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Lakefront Trail to split from Edgewater to South Shore thanks to $12M donation

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A multi-million dollar donation to the Chicago Park District will help finish the Lakefront Trail separation project. (WLS)

A multi-million dollar donation to the Chicago Park District will help finish the Lakefront Trail separation project. The path will extend from Edgewater all the way to South Shore.

It's a dream come true for bikers and joggers along Chicago's lakefront. The Lakefront Trail is one of the most popular spots in the country for cyclists, runners and walkers.

"We have a national treasure and great attraction to the running and biking population, but the fact is we do have a problem," said Kevin Germyn of the Chicago Area Runners Association.

Megan Williams will never forget the day two years ago when a cyclist hit her on the path while she was running, causing a fractured skull and brain trauma.

"I was turning around. I looked left and right and before I knew it, everything went black," said Williams.

Hoping to avoid similar crashes in the future, Mayor Rahm Emanuel announced plans to separate the bike and pedestrian paths along the entire 18 miles of the Lakefront Trail.

"So bikers can enjoy the time. Runners and walkers can go enjoy their time and it doesn't become like rush hour on the lakefront," said Emanuel.

The new plan for the Lakefront Trail will split it into two separate paths- one for cyclists and the other for pedestrians.

Kenneth C. Griffin, the founder of Citadel and the state's wealthiest person, made a $12 million private donation to the Chicago Park District to fund the completion of the separate pedestrian and bike paths.

Mayor Emanuel previously announced plans to separate bikes from pedestrians along the trail from Fullerton Avenue to Ohio Street and from 31st to 51st Streets as part of his Building on Burnham initiative.

The trail will now cover the entire 18-mile pathway, with separate paths for cyclists and pedestrians.

The new bike trail will be 12 feet wide and paved in asphalt. It will be closest to Lake Shore Drive. The pedestrian trail will be 20 feet wide with asphalt in the center and three feet of soft surface mix on either side.

The entire project is expected to be completed by 2018.

Who is Ken Griffin?

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He's reportedly the richest man in Illinois, but he doesn't appear in public very often.



He's reportedly the richest man in Illinois, but he doesn't appear in public very often.

But on Wednesday, billionaire Ken Griffin spoke at the event where Lakefront Trail separation was announced along with Mayor Emanuel.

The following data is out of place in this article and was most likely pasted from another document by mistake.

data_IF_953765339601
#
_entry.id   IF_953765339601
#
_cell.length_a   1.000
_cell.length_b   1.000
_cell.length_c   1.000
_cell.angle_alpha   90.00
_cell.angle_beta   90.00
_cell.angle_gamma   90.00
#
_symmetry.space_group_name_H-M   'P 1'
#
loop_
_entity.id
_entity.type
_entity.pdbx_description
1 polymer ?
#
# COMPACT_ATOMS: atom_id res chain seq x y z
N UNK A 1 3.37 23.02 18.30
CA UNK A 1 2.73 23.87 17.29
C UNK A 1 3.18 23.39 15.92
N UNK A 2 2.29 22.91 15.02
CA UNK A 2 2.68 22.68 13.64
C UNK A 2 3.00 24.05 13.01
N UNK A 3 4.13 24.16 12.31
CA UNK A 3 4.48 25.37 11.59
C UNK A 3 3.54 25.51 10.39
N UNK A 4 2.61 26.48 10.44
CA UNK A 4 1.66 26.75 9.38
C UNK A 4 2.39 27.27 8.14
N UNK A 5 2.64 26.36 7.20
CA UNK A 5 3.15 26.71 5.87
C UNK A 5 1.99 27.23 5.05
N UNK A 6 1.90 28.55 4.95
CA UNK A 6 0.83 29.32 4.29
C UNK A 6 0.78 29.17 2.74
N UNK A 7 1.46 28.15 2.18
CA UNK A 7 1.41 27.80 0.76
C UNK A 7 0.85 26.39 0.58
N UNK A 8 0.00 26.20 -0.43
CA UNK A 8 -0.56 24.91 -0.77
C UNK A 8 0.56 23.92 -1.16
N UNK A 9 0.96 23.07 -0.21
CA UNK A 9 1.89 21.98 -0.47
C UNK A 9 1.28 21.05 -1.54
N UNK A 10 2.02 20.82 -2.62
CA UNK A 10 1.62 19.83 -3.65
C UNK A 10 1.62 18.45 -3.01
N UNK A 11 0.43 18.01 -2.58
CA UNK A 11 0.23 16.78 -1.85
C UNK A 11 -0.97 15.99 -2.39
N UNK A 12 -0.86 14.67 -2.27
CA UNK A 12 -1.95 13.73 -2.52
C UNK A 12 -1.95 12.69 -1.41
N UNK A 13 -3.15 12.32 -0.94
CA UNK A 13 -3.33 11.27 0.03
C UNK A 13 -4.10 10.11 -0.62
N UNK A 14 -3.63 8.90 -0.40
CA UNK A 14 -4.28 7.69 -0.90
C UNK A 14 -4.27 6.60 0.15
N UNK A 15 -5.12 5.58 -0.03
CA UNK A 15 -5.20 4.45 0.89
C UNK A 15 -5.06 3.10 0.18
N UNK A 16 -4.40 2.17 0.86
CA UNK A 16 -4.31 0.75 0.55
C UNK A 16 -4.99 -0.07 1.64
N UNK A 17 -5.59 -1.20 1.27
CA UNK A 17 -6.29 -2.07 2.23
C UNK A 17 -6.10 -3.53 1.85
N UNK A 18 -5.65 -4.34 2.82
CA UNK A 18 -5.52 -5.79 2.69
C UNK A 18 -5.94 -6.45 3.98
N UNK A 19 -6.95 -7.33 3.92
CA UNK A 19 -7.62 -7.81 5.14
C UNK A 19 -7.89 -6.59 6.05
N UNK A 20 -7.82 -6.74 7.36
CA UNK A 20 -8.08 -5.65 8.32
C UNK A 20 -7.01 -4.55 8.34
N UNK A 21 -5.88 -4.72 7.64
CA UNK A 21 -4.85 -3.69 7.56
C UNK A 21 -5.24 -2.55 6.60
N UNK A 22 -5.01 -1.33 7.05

Forbes Magazine ranked Ken Griffin, who is reportedly worth over $7 billion, as the wealthiest person in Illinois.

The avid runner and biker donated $12 million of his fortune to build separate cycling and pedestrian paths along the lakefront.

"The vision of separating the runners and bikers on the lakefront is a vision I'm 100 percent behind," said Griffin.

Mayor Emanuel said the lakefront was a topic during a lunch with Griffin whom the mayor, a runner and biker himself, described as a longtime political supporter.

"He has supported my efforts, not just for running for office, but my interest in what I want to invest in for the city," said Emanuel.

Griffin owns Citadel, the Chicago-based hedge fund. He has donated or raised tens of millions of dollars for Republican Governor Bruce Rauner, who, at least publicly, is one of Emanuel's political arch-enemies.

"I'm a proud supporter of the governor and I'm a proud supporter of our mayor. Two great men, they don't always agree, but we need great leaders to get through the problems we face as a state," said Griffin.

When asked about Griffin's assessment of Rauner as a "great leader," Emanuel brushed aside the political backstory.

"Ken and I don't agree about a lot of things on policy. But we do agree that public service is important. We also agree that Chicago is the crown jewel of the state of Illinois and what we're doing today is investing in that crown jewel so the people that live here can enjoy it," said Emanuel.

Griffin, who's still donating millions to the governor and other republicans, wrapped-up the Rauner-Emanuel political feud this way: "I hope that these two great men will find common ground to keep Chicago at the forefront of our country."

Related Topics:
bikeslake michigandonationsChicagoEdgewaterSouth Shore
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